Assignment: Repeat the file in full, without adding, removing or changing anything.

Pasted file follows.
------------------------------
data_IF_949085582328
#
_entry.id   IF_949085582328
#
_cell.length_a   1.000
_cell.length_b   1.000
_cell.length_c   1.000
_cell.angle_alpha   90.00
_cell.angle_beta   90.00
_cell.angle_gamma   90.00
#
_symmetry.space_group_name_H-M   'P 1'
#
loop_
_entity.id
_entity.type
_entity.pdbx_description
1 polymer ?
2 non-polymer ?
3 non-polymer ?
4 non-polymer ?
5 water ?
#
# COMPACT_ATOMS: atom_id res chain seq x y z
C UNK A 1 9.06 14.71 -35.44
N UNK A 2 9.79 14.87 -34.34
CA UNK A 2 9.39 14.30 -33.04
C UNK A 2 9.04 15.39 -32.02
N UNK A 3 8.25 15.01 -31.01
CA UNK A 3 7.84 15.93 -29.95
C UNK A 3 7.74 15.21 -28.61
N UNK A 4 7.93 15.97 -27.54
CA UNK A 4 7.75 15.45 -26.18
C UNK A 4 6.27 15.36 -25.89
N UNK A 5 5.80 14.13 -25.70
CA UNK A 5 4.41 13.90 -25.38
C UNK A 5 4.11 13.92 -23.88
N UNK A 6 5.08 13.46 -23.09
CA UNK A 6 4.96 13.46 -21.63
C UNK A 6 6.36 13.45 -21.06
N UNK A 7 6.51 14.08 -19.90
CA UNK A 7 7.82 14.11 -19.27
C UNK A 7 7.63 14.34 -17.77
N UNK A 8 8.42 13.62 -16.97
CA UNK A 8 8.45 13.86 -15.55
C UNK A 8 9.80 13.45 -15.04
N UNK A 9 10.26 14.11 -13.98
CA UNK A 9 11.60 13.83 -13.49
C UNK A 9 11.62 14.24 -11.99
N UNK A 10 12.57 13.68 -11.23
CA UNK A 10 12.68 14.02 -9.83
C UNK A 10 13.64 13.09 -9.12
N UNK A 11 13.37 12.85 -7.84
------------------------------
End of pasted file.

data_IF_949085582328
#
_entry.id   IF_949085582328
#
_cell.length_a   1.000
_cell.length_b   1.000
_cell.length_c   1.000
_cell.angle_alpha   90.00
_cell.angle_beta   90.00
_cell.angle_gamma   90.00
#
_symmetry.space_group_name_H-M   'P 1'
#
loop_
_entity.id
_entity.type
_entity.pdbx_description
1 polymer ?
2 non-polymer ?
3 non-polymer ?
4 non-polymer ?
5 water ?
#
# COMPACT_ATOMS: atom_id res chain seq x y z
C UNK A 1 9.06 14.71 -35.44
N UNK A 2 9.79 14.87 -34.34
CA UNK A 2 9.39 14.30 -33.04
C UNK A 2 9.04 15.39 -32.02
N UNK A 3 8.25 15.01 -31.01
CA UNK A 3 7.84 15.93 -29.95
C UNK A 3 7.74 15.21 -28.61
N UNK A 4 7.93 15.97 -27.54
CA UNK A 4 7.75 15.45 -26.18
C UNK A 4 6.27 15.36 -25.89
N UNK A 5 5.80 14.13 -25.70
CA UNK A 5 4.41 13.90 -25.38
C UNK A 5 4.11 13.92 -23.88
N UNK A 6 5.08 13.46 -23.09
CA UNK A 6 4.96 13.46 -21.63
C UNK A 6 6.36 13.45 -21.06
N UNK A 7 6.51 14.08 -19.90
CA UNK A 7 7.82 14.11 -19.27
C UNK A 7 7.63 14.34 -17.77
N UNK A 8 8.42 13.62 -16.97
CA UNK A 8 8.45 13.86 -15.55
C UNK A 8 9.80 13.45 -15.04
N UNK A 9 10.26 14.11 -13.98
CA UNK A 9 11.60 13.83 -13.49
C UNK A 9 11.62 14.24 -11.99
N UNK A 10 12.57 13.68 -11.23
CA UNK A 10 12.68 14.02 -9.83
C UNK A 10 13.64 13.09 -9.12
N UNK A 11 13.37 12.85 -7.84